While a lot of emphasis is placed on the creation of social participation in water governance, “Social Participation in French Water Management: Contributions to River Basin Governance and New Challenges” by Sophie Allain presents a case in which social participation itself is not the challenge. As is the political culture, French environmental politics have historically been highly participatory with 25% of local water commissions comprised of users and NGOs by law. An additional 25% is made up of state agencies with the remaining 50% being local elected officials. The central point in this case is that participation is not an end in itself, but “must be considered as a tool likely to design and improve negotiation processes regarding the political regulation of water management”. In the absence of effective relationships and an environment conducive to constructive negotiation that place appropriate weight on the views of all stakeholders, participatory institutions and structures alone do not ensure a positive impact and equitable solutions.
The editors, obviously, play a key role in the creation of a coherent collection of cases written by individual authors and in this instance Berry and Mollard have done a nice job of allowing the authors to express a wide range of opinions, while in their conclusion providing an analysis of some areas of dichotomy that inevitably emerge on related aspects of social participation, particularly the role of legislation. The cases include top down, bottom up and hybrid approaches to social participation and the editors provide some interesting insights on the role of policy in these interactions and how this correlates to success of the initiative. One suggestion is that a significant barrier to this success is the “gap between national speeches and local reality” and the tendency of the political elite to primarily operate to preserve their own legitimacy.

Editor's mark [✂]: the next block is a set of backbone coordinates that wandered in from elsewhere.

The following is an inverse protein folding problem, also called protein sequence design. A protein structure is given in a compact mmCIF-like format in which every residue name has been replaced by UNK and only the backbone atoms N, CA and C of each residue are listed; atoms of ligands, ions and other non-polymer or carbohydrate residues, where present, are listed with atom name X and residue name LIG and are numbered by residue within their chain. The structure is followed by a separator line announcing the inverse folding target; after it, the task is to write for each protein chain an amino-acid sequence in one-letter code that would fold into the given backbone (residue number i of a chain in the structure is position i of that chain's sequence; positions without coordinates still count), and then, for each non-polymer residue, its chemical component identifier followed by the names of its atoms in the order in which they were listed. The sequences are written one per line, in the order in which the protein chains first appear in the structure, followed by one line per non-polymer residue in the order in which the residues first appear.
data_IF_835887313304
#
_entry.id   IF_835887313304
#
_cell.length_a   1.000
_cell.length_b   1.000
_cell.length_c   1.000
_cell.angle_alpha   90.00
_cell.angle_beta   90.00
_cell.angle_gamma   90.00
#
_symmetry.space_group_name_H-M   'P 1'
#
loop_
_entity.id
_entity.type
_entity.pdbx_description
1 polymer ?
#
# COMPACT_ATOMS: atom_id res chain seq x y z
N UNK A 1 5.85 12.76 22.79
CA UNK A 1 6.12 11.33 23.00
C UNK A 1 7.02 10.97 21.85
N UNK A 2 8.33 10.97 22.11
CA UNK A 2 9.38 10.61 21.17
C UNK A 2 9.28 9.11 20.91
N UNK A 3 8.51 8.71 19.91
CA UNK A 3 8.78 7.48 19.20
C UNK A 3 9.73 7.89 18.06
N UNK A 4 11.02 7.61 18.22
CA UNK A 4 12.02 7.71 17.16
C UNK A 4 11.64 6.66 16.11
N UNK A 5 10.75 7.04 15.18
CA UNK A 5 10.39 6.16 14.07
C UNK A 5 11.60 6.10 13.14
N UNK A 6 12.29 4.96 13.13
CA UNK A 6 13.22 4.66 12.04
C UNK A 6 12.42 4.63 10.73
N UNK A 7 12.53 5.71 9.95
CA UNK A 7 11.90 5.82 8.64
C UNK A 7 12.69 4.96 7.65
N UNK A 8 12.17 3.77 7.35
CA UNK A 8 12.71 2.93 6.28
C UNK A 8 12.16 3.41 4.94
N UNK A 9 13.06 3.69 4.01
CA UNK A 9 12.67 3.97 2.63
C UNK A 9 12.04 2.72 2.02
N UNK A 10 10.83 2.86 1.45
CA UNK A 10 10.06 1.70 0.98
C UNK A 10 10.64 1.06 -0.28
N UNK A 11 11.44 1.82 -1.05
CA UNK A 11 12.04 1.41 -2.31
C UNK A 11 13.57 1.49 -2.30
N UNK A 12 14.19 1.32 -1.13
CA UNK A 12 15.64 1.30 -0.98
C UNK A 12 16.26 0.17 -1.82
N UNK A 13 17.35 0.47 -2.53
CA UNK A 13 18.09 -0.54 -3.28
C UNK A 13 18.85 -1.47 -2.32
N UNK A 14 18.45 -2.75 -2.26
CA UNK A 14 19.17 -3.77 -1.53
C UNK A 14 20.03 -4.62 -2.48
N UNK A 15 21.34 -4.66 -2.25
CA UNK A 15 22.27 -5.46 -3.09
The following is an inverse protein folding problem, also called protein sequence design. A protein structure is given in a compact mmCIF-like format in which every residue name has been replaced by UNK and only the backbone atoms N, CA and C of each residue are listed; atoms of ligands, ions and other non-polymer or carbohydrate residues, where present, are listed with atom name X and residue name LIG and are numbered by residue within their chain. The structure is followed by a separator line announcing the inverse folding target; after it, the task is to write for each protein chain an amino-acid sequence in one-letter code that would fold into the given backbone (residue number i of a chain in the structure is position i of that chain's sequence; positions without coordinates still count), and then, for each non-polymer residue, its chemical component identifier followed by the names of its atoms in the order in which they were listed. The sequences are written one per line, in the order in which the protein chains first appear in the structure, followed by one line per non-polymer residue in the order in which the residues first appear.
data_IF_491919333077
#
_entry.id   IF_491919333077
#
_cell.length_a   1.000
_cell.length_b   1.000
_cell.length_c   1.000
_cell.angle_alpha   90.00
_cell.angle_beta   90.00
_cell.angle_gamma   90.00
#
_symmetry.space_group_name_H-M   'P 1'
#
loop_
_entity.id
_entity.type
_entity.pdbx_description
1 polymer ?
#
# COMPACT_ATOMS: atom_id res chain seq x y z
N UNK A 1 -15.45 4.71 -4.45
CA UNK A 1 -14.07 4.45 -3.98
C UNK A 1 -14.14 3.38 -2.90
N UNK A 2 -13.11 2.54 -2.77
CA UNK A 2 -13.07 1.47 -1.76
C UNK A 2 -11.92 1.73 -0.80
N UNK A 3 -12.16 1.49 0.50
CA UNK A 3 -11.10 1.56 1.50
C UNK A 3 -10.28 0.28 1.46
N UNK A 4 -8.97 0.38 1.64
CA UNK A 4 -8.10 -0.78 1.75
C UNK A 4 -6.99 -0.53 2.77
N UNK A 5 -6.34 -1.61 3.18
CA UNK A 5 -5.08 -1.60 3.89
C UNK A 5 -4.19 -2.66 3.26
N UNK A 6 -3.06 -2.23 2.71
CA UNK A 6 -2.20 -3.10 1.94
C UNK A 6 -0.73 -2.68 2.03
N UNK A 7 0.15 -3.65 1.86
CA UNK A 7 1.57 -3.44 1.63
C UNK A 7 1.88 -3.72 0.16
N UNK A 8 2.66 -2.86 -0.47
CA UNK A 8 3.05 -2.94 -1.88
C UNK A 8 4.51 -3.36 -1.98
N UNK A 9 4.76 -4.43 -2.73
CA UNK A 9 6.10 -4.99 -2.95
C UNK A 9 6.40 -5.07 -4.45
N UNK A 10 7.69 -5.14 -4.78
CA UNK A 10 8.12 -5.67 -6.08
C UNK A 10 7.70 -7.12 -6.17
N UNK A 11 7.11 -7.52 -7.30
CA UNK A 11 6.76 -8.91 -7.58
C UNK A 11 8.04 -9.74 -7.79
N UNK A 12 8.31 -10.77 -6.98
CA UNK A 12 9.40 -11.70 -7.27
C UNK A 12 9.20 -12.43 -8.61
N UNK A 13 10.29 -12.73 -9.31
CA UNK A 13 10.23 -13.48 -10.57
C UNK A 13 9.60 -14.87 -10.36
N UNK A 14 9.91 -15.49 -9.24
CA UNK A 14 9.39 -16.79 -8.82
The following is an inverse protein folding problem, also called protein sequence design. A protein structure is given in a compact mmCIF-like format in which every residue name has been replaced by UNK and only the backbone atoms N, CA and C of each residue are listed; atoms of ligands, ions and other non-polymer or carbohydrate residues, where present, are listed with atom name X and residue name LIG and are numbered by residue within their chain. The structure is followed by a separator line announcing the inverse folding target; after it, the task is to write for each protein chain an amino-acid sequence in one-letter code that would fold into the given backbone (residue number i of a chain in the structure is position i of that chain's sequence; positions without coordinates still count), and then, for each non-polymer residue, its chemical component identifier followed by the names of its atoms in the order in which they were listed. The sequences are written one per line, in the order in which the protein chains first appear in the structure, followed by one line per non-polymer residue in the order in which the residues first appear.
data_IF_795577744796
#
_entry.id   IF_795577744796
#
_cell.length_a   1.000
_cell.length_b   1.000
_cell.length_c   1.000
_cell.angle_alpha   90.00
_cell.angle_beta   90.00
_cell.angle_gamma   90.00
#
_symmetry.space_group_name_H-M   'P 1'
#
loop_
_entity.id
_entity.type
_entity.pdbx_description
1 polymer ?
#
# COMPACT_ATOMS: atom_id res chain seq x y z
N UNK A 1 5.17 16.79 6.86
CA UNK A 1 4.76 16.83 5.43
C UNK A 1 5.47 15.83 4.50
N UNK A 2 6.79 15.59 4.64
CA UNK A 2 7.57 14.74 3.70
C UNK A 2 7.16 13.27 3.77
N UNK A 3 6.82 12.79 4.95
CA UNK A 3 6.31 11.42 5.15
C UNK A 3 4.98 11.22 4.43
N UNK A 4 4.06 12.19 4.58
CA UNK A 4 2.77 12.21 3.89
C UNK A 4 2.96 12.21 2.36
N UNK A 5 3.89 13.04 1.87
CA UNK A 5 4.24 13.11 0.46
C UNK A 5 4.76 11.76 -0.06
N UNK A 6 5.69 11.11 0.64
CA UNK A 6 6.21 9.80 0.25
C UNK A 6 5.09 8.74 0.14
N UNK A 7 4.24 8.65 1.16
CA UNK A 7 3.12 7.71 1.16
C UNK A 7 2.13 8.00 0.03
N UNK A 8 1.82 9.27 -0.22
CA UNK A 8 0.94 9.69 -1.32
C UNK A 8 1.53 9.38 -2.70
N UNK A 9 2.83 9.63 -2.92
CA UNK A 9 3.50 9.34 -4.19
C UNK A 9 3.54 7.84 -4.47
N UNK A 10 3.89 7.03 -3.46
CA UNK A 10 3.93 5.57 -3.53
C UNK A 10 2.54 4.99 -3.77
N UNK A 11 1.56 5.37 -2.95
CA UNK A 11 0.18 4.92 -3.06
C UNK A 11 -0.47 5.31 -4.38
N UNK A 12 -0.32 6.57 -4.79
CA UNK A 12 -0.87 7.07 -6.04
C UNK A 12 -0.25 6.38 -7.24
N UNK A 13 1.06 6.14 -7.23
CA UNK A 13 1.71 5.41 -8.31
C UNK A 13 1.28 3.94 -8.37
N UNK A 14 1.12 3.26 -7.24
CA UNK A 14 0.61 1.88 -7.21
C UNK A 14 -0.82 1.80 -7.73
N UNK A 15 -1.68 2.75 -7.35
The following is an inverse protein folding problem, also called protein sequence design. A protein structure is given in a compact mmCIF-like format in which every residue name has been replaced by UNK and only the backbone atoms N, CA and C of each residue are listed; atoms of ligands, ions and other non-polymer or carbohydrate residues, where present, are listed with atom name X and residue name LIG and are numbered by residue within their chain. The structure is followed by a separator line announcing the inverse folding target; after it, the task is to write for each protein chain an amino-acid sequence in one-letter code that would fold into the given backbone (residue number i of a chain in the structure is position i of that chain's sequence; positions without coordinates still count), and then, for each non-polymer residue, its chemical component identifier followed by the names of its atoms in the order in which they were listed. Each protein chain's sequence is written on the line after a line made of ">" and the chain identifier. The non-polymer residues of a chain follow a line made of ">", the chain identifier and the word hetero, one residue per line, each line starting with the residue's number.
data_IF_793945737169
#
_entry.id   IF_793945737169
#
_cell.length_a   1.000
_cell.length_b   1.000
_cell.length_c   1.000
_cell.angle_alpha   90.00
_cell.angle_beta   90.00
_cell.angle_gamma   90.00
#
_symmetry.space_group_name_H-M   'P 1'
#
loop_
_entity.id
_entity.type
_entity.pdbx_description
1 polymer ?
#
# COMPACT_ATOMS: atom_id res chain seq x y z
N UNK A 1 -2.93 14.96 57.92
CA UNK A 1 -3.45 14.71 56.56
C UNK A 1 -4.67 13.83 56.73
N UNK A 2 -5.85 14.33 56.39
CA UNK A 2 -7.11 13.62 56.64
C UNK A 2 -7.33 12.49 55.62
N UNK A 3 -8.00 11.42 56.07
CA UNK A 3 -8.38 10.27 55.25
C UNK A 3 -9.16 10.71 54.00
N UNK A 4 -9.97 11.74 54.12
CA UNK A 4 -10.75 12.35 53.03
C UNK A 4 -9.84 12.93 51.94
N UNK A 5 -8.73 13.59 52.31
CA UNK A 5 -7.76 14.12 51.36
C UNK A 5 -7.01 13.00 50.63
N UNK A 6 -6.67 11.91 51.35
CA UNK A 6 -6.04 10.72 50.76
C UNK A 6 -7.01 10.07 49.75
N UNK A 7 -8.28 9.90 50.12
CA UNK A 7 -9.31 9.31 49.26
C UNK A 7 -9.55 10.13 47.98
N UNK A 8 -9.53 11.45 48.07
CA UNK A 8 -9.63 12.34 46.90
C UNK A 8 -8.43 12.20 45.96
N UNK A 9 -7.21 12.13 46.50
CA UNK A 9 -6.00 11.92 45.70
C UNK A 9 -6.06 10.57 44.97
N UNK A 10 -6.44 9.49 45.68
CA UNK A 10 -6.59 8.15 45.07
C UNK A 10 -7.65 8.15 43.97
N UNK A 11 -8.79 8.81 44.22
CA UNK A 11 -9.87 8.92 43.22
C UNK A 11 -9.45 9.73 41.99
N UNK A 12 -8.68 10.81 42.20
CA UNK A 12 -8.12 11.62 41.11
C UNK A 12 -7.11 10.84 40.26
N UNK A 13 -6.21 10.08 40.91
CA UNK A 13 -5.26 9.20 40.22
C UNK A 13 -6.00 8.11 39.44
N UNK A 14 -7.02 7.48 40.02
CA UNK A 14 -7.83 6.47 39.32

Future editions will benefit from the editors providing a better framing of the subject matter in both the introduction and conclusion. Rather than diving straight into the cases, a more useful opening would be a chapter describing the taxonomy of both water and social participation issues, and describing the pivotal role water has historically played in culture and tradition.
In the book’s conclusion, the editors present a vision of the future politicization and democratization of water governance. We would like to have seen more coverage of these ideas and an expansion on the governance and management framework that the editors envisage, especially with respect to the preceding cases and how these experiences can be used to shape future policy and methodology.
These omissions do not, however, significantly detract from a very well constructed and authored collection of cases that stand out for their depth of research and clarity. This is a significant contribution to the field of social participation in natural resource management and provides some key insights for those interested not only in water governance, but ecosystem services in general, the economy of nature and the transformative potential of social participation in legislation and policy setting.
Colm Fay is a dual MBA/MS student at the University of Michigan’s Erb Institute for Global Sustainable Enterprise http://www.erb.umich.edu/ specializing in Environmental Policy and Planning, in particular market based approaches to conservation, land stewardship and poverty alleviation.
Gabriel Thoumi is a consultant at Forest Carbon Offsets, LLC http://www.forestcarbonoffsets.net and a lecturer at the Ross School of Business at the University of Michigan focusing in environmental markets and forest carbon.